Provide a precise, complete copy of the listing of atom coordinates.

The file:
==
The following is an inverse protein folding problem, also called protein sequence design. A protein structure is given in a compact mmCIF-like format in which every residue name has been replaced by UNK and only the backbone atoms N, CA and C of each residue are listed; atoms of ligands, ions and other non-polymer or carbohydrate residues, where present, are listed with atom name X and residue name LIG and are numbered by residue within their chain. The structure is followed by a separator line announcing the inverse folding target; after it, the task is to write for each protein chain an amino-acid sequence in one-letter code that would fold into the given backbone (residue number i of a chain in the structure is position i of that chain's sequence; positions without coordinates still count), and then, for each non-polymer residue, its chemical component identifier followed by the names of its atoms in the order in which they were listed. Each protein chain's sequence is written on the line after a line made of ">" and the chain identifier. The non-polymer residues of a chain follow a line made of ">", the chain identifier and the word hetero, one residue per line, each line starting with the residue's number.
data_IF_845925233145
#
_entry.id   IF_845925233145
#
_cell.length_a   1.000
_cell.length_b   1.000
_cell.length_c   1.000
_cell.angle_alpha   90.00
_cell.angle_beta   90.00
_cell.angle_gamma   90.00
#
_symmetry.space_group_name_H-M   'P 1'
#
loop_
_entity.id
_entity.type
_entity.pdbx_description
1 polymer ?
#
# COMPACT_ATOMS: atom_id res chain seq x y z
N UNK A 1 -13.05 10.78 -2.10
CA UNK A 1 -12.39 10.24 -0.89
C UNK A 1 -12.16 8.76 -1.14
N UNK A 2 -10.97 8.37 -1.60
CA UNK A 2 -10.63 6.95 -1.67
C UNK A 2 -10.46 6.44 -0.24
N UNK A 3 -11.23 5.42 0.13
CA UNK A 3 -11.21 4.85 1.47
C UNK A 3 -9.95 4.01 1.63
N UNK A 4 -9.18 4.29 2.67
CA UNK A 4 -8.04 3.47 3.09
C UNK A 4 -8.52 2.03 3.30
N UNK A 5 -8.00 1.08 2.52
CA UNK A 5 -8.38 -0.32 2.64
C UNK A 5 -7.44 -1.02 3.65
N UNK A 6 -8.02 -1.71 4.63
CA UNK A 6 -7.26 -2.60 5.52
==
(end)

The following is an inverse protein folding problem, also called protein sequence design. A protein structure is given in a compact mmCIF-like format in which every residue name has been replaced by UNK and only the backbone atoms N, CA and C of each residue are listed; atoms of ligands, ions and other non-polymer or carbohydrate residues, where present, are listed with atom name X and residue name LIG and are numbered by residue within their chain. The structure is followed by a separator line announcing the inverse folding target; after it, the task is to write for each protein chain an amino-acid sequence in one-letter code that would fold into the given backbone (residue number i of a chain in the structure is position i of that chain's sequence; positions without coordinates still count), and then, for each non-polymer residue, its chemical component identifier followed by the names of its atoms in the order in which they were listed. Each protein chain's sequence is written on the line after a line made of ">" and the chain identifier. The non-polymer residues of a chain follow a line made of ">", the chain identifier and the word hetero, one residue per line, each line starting with the residue's number.
data_IF_845925233145
#
_entry.id   IF_845925233145
#
_cell.length_a   1.000
_cell.length_b   1.000
_cell.length_c   1.000
_cell.angle_alpha   90.00
_cell.angle_beta   90.00
_cell.angle_gamma   90.00
#
_symmetry.space_group_name_H-M   'P 1'
#
loop_
_entity.id
_entity.type
_entity.pdbx_description
1 polymer ?
#
# COMPACT_ATOMS: atom_id res chain seq x y z
N UNK A 1 -13.05 10.78 -2.10
CA UNK A 1 -12.39 10.24 -0.89
C UNK A 1 -12.16 8.76 -1.14
N UNK A 2 -10.97 8.37 -1.60
CA UNK A 2 -10.63 6.95 -1.67
C UNK A 2 -10.46 6.44 -0.24
N UNK A 3 -11.23 5.42 0.13
CA UNK A 3 -11.21 4.85 1.47
C UNK A 3 -9.95 4.01 1.63
N UNK A 4 -9.18 4.29 2.67
CA UNK A 4 -8.04 3.47 3.09
C UNK A 4 -8.52 2.03 3.30
N UNK A 5 -8.00 1.08 2.52
CA UNK A 5 -8.38 -0.32 2.64
C UNK A 5 -7.44 -1.02 3.65
N UNK A 6 -8.02 -1.71 4.63
CA UNK A 6 -7.26 -2.60 5.52